When Money Market Accounts are a Bad Idea

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Money market accounts are great for short-term investing, and some funds offer you proportionally higher rates of return based on your deposit amount. Cash is typically available “on demand” and the risk in a money market is low. This is because the investments embedded within the money market are made up of very short-term investments like commercial paper, bankers’ acceptances, certificates of deposit, and treasury bills. With all of the advantages, what could possibly go wrong? Answer: plenty.

High Initial Deposit

Money market funds often require higher initial deposits than savings accounts. While savings accounts can typically be opened with $25 to $100, many money markets require anywhere from $250 to $2,500 or more. This larger financial commitment isn’t good if you tend to turn over funds in your savings quickly or you keep most of your money in your checking account. The higher initial deposit also means that you must make a serious financial commitment with your new bank – something you may not want to do right away.
Minimum Balance for Attractive Returns You have to deposit and keep a minimum balance for attractive returns. Some money markets will offer attractive high yields, but only if you keep a balance of $25,000 or more in your account. If your average daily balance falls below the minimum requirement, you lose the high interest payment.


Most money market funds charge a fee if your balance drops below a certain dollar amount. For example, a bank may impose a $2,000 limit on your account. If your account drops below this dollar amount, the bank will keep your account open, but charge you a fee every month for the low balance. This fee is normally enough to offset any interest paid on the account and then some. All of the sudden, your money market account can go from interest bearing to losing money after fees.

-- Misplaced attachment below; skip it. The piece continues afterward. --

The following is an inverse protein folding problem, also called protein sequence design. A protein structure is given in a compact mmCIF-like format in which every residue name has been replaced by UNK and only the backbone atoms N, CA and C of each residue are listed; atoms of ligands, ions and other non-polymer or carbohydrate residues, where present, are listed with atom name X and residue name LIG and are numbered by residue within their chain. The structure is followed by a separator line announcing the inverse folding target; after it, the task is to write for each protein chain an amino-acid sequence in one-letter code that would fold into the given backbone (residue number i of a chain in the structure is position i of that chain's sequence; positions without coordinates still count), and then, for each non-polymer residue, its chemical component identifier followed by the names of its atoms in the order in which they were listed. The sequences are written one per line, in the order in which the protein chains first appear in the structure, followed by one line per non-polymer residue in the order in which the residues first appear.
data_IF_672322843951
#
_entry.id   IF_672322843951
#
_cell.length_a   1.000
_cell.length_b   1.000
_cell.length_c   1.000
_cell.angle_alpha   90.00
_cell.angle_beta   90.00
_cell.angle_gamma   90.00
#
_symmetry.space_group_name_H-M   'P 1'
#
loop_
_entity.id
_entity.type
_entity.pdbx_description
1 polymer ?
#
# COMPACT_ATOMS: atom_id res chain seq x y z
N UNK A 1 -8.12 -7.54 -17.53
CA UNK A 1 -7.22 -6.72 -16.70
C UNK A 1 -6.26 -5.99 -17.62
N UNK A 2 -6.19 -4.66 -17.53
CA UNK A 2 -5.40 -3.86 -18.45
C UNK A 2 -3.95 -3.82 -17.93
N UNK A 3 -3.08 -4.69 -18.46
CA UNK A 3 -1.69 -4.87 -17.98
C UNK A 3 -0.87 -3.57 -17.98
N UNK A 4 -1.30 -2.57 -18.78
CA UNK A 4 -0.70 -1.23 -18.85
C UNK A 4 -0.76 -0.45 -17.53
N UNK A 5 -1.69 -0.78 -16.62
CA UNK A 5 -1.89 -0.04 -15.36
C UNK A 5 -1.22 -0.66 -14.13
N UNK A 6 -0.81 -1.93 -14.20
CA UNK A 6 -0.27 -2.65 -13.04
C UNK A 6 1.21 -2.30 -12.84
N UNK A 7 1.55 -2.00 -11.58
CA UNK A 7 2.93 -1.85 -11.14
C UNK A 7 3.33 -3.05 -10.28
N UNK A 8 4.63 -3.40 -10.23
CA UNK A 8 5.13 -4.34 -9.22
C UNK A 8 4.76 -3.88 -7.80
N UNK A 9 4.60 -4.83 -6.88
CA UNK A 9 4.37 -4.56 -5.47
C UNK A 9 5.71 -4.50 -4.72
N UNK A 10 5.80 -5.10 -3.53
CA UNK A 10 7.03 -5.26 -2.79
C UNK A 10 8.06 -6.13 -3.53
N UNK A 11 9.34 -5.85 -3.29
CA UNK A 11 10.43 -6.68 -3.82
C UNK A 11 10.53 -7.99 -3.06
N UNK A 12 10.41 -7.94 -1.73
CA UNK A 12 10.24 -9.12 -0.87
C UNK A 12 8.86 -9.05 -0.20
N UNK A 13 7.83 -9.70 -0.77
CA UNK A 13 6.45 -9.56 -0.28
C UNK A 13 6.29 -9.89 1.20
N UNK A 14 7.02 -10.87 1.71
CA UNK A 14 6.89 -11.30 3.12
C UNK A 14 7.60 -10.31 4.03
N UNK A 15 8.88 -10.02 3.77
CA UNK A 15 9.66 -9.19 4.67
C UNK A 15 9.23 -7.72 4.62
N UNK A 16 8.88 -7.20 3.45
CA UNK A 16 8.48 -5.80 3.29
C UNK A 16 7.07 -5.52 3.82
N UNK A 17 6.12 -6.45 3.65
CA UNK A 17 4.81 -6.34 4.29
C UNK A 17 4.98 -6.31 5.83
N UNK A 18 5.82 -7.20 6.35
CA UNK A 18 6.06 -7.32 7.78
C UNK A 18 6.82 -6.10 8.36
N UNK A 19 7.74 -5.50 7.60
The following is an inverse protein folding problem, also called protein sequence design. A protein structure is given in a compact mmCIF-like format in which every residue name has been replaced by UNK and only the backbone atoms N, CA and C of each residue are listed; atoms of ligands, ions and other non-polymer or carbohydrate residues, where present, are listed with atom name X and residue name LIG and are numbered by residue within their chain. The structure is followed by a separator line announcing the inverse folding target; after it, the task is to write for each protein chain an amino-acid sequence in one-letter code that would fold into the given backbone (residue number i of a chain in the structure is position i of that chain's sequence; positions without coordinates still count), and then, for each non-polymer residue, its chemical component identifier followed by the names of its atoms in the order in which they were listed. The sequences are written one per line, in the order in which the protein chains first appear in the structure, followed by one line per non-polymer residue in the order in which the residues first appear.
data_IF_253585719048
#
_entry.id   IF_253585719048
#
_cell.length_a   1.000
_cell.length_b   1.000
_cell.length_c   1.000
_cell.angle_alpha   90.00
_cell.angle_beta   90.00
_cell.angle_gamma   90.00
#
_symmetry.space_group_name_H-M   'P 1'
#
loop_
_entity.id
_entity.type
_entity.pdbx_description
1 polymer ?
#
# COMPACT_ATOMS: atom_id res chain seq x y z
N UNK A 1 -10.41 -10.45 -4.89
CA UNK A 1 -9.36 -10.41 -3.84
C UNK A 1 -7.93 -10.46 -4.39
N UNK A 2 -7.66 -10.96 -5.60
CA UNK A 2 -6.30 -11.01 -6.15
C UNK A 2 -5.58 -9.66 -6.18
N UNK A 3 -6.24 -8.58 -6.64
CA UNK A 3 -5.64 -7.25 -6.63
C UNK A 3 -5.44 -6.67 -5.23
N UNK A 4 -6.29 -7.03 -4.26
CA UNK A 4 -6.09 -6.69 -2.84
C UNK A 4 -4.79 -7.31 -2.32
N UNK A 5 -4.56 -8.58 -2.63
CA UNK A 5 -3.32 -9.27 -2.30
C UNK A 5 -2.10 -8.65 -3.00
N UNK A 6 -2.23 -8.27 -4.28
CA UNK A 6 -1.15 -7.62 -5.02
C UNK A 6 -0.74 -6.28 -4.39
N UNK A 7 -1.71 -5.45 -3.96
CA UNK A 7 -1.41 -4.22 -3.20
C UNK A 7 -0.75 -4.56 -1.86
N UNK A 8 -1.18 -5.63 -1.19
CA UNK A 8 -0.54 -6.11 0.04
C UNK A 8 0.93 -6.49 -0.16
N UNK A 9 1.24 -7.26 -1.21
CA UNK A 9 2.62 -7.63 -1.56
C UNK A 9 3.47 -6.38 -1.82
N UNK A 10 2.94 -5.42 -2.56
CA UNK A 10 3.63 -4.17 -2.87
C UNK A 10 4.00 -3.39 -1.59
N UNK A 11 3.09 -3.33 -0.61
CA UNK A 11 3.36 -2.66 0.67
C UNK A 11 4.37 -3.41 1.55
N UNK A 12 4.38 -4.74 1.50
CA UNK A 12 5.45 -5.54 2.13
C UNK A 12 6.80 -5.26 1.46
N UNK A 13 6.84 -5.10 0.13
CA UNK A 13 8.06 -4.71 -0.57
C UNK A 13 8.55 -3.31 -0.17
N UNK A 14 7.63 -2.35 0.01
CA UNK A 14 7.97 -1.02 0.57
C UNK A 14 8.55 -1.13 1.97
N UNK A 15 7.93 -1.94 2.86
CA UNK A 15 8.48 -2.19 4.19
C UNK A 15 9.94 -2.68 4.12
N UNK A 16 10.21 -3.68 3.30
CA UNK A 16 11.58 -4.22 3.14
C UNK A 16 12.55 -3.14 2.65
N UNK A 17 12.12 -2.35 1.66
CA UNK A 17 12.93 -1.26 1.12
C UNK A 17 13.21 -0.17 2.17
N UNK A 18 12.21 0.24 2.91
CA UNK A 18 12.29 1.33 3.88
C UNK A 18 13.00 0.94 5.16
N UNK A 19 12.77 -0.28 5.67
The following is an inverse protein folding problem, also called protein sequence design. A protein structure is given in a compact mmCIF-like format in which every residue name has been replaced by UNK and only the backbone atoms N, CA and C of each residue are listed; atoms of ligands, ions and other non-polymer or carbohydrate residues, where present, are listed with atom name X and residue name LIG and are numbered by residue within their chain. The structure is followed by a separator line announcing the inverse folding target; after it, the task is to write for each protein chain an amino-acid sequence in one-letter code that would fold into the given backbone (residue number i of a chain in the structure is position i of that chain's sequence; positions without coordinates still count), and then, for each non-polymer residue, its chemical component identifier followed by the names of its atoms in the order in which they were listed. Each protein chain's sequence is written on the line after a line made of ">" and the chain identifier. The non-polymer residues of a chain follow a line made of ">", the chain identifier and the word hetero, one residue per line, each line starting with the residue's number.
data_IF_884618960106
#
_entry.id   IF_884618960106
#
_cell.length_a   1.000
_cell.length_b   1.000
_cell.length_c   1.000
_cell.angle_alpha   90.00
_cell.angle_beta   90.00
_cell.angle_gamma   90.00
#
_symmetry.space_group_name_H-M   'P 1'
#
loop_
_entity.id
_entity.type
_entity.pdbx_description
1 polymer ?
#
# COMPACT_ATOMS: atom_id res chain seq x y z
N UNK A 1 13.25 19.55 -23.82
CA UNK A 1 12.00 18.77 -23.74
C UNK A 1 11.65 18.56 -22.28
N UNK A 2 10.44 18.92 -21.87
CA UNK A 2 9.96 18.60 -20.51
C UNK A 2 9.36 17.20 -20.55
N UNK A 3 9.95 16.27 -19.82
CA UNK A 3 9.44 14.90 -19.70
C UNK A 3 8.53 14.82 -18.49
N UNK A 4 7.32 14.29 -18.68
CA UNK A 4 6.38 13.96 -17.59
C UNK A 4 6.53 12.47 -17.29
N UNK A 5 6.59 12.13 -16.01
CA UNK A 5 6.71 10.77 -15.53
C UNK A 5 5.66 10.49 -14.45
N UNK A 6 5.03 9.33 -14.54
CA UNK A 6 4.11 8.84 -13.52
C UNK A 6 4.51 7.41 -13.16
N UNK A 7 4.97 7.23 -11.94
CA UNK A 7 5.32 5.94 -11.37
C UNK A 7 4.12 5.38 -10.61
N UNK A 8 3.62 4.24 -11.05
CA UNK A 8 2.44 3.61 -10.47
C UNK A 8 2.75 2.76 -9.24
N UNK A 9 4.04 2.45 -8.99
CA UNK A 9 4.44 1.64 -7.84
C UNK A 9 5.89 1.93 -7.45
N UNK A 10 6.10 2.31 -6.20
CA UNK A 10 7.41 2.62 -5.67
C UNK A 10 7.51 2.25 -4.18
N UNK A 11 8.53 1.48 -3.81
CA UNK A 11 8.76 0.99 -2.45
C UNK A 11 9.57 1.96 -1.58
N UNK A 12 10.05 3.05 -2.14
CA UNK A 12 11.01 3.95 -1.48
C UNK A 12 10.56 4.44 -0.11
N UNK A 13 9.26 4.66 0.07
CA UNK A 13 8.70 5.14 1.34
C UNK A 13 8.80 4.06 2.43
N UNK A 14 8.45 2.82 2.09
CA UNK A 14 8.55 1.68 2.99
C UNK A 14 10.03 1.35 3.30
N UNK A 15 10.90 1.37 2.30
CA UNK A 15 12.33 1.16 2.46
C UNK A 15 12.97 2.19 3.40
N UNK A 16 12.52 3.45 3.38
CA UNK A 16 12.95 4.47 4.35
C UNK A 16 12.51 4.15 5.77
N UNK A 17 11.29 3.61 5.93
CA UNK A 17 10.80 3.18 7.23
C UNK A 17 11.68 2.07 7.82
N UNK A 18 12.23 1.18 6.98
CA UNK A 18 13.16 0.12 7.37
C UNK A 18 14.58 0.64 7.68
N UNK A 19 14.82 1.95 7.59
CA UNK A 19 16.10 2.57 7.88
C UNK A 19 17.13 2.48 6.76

Limited Initial Access and Minimum Withdrawals

Banks don’t like it when you turn over funds in your money market account. To curb this behavior, institutions frequently impose minimum withdrawal sizes and limit the access to your account within the first 30 or 60 days of opening it. This initial limited withdrawal period prevents you from using your money when you might need it. This could be especially annoying if you rely on your savings for emergencies and the bank limits your withdrawals for the first 60 days after opening the account. Additionally, a minimum withdrawal amount may prevent you from getting the exact dollar amount you want – forcing you to take more than you otherwise would take just to satisfy the minimum withdrawal rules. In this sense, the money market fund isn’t acting like a savings anymore. It’s more of a low-yielding investment.


You pay income tax on all of the investment earnings you do get from your money market account unless you’ve purchased it as a mutual fund inside of an Individual Retirement Account (IRA). Because money markets are often seen as short-term investments, most people try to use them as a proxy for a regular savings account. However, the clunky nature of withdrawing funds, and limited initial liquidity forces you to use the account as an intermediate-term investment instead.


When a money market won’t work the way you need it to, consider just putting your money into a regular savings account. If you want a longer-term investment, consider a bank CD or an annuity insurance policy. You can also always use a regular checking account if you plan on making frequent deposits and withdrawals.

Jennifer Carrigan wrote this article on behalf of Complex Search, where you can find information on high yield money market rates.